The crash in global oil prices, though a challenge for cash-strapped drillers and U.S. exploration and production (E&P) companies, may provide an opportunity to move natural gas prices higher. Analysts in recent days have said higher gas prices could come as soon as next winter—some predict prices could more than double from recent lows of about $1.55/MMBtu, the lowest level in at least the past 20 years.
The coronavirus pandemic sent oil prices crashing as demand cratered. Natural gas prices slumped as warmer winter weather reduced U.S. gas demand for heating. Production continued to outpace demand, prompting a response from E&P companies, who in March announced across-the-board spending cuts.
Those companies adjusted their capital expenditure (CAPEX) outlooks and production guidance, including reducing drilling and idling rigs in U.S. shale plays.
Analysts from Tudor, Pickering, Holt & Co. (TPH) in an April 13 note said the reduced supply of oil changes the outlook for natural gas, noting that “in our view, as the oil price collapse is set to drive 5.5 Bcf/d of supply declines” from the end of 2019 to the end of 2020, “putting the market 4-5 Bcf/d undersupplied heading into 2021.”
The TPH analysts said that with natural gas at $3MMBtu, “we expect gas producers to continue to show restraint, with just 1 Bcf/d of gas-directed growth expected, meaning demand destruction may ultimately be the required path to a balanced market.”
Enverus Energy, a data analytics company, also expects U.S. natural gas production will decline over the next several months. Enverus in its recent “The Dark Side of the Boom” report said gas output will drop through the rest of 2020, with the company’s analysts saying they expect gas production will “decline by over 6 Bcfd by December 2020 compared to 2019. This will cause the gas market to go from being long during the summer months to being very short by the winter 2020-21.”
Enverus forecasts that natural gas prices will exceed $4/MMBtu and could reach $4.50/MMBtu as early as next winter. “Longer term, natural gas prices are expected to average $2.80/MMBtu; this level allows gas production growth to meet expected demand gains,” Enverus said in the report.
The U.S. Energy Information Administration, meanwhile, in its April Short-Term Energy Outlook said it too expects drilling activity to slow.
“In addition to this model-based drop, EIA assumes a further 15% reduction in activity on average in the second quarter of 2020 and a 12% reduction in the third quarter of 2020 to account for the unprecedented effects of COVID-19 on the level of drilling activity as many producers have already announced plans to reduce capital spending and drilling levels,” the EIA said.
And there’s another market force that could work in gas’ favor. The coronavirus’ disruption of supply chains for the renewable energy industry, along with labor shortages, is likely to slow the growth of renewable energy projects, including solar, wind, and energy storage. That could increase the reliance on natural gas for power generation, keeping more gas-fired peaker plants in operation.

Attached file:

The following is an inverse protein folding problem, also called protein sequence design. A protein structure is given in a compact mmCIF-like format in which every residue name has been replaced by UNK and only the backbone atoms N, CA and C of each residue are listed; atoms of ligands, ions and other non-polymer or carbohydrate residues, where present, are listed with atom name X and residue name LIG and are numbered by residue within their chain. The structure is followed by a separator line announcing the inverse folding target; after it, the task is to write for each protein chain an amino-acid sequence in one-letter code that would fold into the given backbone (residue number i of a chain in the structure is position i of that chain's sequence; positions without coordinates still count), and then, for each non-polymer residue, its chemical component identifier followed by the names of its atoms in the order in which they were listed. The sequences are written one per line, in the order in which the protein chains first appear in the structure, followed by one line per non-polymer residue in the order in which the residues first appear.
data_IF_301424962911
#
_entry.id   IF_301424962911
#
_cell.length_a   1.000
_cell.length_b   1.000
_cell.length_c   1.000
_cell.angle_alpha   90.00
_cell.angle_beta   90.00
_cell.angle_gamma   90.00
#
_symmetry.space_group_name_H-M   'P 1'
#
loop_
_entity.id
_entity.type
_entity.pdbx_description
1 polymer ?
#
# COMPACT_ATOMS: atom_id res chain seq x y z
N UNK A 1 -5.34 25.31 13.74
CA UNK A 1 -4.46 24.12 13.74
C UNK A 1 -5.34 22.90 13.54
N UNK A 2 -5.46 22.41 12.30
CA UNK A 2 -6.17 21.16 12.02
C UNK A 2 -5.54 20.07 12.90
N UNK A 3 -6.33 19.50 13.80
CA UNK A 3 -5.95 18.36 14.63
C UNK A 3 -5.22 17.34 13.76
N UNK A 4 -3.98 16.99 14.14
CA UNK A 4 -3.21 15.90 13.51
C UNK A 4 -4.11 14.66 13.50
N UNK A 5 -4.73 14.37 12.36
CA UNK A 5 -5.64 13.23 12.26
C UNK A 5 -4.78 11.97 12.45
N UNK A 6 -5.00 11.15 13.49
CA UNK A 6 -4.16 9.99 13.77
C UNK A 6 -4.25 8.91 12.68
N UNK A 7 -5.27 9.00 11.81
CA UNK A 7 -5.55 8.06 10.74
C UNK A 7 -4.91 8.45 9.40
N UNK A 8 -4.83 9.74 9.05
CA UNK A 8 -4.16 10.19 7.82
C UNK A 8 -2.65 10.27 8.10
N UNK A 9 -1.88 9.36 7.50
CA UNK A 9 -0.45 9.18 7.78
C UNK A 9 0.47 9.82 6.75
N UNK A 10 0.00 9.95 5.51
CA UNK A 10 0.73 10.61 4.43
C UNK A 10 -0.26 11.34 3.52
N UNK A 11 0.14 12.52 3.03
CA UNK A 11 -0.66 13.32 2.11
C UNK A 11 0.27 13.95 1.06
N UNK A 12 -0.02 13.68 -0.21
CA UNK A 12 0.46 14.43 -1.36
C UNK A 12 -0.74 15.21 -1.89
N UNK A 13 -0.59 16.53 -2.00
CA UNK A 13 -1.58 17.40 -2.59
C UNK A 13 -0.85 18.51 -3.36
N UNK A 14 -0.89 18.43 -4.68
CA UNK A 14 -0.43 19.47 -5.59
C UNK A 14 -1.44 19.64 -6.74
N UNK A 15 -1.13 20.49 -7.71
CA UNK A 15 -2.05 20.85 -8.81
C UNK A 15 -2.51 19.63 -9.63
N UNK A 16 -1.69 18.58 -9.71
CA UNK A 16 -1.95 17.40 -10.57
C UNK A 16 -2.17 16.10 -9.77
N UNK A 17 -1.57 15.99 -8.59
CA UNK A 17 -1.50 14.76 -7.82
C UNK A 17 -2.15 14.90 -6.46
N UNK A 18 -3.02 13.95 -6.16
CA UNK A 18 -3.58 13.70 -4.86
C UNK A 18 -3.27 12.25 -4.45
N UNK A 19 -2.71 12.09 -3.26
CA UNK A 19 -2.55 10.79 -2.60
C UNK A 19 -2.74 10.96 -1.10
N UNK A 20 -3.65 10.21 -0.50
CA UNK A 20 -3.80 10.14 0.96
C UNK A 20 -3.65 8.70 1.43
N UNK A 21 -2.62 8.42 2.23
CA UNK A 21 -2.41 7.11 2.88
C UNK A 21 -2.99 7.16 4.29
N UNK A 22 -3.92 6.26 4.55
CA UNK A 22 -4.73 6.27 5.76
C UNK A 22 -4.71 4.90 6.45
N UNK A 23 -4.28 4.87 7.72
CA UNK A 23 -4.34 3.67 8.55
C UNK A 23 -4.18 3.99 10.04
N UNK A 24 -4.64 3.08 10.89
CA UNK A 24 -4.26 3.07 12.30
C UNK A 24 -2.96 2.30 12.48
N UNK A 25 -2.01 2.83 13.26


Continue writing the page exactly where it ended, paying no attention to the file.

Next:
The advent of power-to-gas (PtG) systems also could be a boon for natural gas. PtG is a process in which hydrogen and carbon dioxide from hydrocarbons such as natural gas are gathered separately, then combined through methanation to produce synthetic natural gas, a more carbon-neutral form of gas.
Wärtsilä, the Finnish global energy services company, recently released a white paper that said California could reach its clean energy goals—currently 60% renewable energy by 2030, 100% carbon-neutral by 2045—more rapidly, and at less cost, through power-to-gas.
Rob McBride, senior director of strategy and analytics at Colorado-based Enverus, in a recent interview with POWER said natural gas prices likely are headed higher, though the uptick is probably months away, owing to the demand destruction from the coronavirus pandemic, and the time it will take to work off the excess supply of natural gas. Farhan Mujib, president of Energy Services—Delivery for KBR, a Houston, Texas-based engineering, consulting, and construction firm, also spoke with POWER about what the future holds for natural gas.
POWER: Is there any chance for natural gas prices to rebound from their sub-$2/MMBtu lows?
Mujib: It is quite likely that natural gas prices will stay low in 2020. However, as supply-demand balance and more demand for LNG grows in China, India and Europe, it is expected to increase but still remain sub $3/MMBtu for the medium term.
McBride: I am inclined to agree, particularly for 2020. Some forecasters [EIA in particular] are already calling for a decline in U.S. dry gas production in 2020. However, our tracking of E&P company guidance suggests that the response will not be that quick. While CAPEX budgets continue to decline, continually improving efficiencies as well as hedges already in place lead us to believe production in 2020 will remain flat to slightly increased. So by no means the explosive growth rates of the past two years, but not in decline yet.